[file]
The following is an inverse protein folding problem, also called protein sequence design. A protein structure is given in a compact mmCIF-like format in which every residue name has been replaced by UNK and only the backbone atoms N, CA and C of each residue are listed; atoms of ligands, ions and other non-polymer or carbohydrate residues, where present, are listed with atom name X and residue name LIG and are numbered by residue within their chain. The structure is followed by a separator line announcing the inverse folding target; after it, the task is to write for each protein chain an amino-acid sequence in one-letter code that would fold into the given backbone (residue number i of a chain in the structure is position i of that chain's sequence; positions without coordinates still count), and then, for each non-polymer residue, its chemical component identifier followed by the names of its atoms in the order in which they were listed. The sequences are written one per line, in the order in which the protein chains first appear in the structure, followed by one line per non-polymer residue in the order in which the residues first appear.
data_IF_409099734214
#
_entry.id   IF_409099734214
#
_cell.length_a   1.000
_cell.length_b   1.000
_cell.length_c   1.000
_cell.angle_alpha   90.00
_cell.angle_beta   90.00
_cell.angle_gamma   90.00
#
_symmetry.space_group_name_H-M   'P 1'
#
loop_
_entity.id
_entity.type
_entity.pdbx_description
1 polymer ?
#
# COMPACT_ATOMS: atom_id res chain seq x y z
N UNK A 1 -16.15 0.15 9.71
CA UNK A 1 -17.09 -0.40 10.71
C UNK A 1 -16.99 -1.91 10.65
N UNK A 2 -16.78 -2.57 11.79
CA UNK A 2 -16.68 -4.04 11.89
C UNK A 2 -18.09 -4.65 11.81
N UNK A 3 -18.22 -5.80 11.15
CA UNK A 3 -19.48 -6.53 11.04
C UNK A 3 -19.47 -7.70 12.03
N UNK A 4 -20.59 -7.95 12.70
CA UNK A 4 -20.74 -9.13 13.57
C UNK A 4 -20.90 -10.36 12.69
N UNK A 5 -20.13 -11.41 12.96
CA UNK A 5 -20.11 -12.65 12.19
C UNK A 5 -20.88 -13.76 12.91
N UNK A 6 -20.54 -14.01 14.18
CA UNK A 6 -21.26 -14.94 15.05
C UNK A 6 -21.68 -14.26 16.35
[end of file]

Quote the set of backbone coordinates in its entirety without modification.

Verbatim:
The following is an inverse protein folding problem, also called protein sequence design. A protein structure is given in a compact mmCIF-like format in which every residue name has been replaced by UNK and only the backbone atoms N, CA and C of each residue are listed; atoms of ligands, ions and other non-polymer or carbohydrate residues, where present, are listed with atom name X and residue name LIG and are numbered by residue within their chain. The structure is followed by a separator line announcing the inverse folding target; after it, the task is to write for each protein chain an amino-acid sequence in one-letter code that would fold into the given backbone (residue number i of a chain in the structure is position i of that chain's sequence; positions without coordinates still count), and then, for each non-polymer residue, its chemical component identifier followed by the names of its atoms in the order in which they were listed. The sequences are written one per line, in the order in which the protein chains first appear in the structure, followed by one line per non-polymer residue in the order in which the residues first appear.
data_IF_409099734214
#
_entry.id   IF_409099734214
#
_cell.length_a   1.000
_cell.length_b   1.000
_cell.length_c   1.000
_cell.angle_alpha   90.00
_cell.angle_beta   90.00
_cell.angle_gamma   90.00
#
_symmetry.space_group_name_H-M   'P 1'
#
loop_
_entity.id
_entity.type
_entity.pdbx_description
1 polymer ?
#
# COMPACT_ATOMS: atom_id res chain seq x y z
N UNK A 1 -16.15 0.15 9.71
CA UNK A 1 -17.09 -0.40 10.71
C UNK A 1 -16.99 -1.91 10.65
N UNK A 2 -16.78 -2.57 11.79
CA UNK A 2 -16.68 -4.04 11.89
C UNK A 2 -18.09 -4.65 11.81
N UNK A 3 -18.22 -5.80 11.15
CA UNK A 3 -19.48 -6.53 11.04
C UNK A 3 -19.47 -7.70 12.03
N UNK A 4 -20.59 -7.95 12.70
CA UNK A 4 -20.74 -9.13 13.57
C UNK A 4 -20.90 -10.36 12.69
N UNK A 5 -20.13 -11.41 12.96
CA UNK A 5 -20.11 -12.65 12.19
C UNK A 5 -20.88 -13.76 12.91
N UNK A 6 -20.54 -14.01 14.18
CA UNK A 6 -21.26 -14.94 15.05
C UNK A 6 -21.68 -14.26 16.35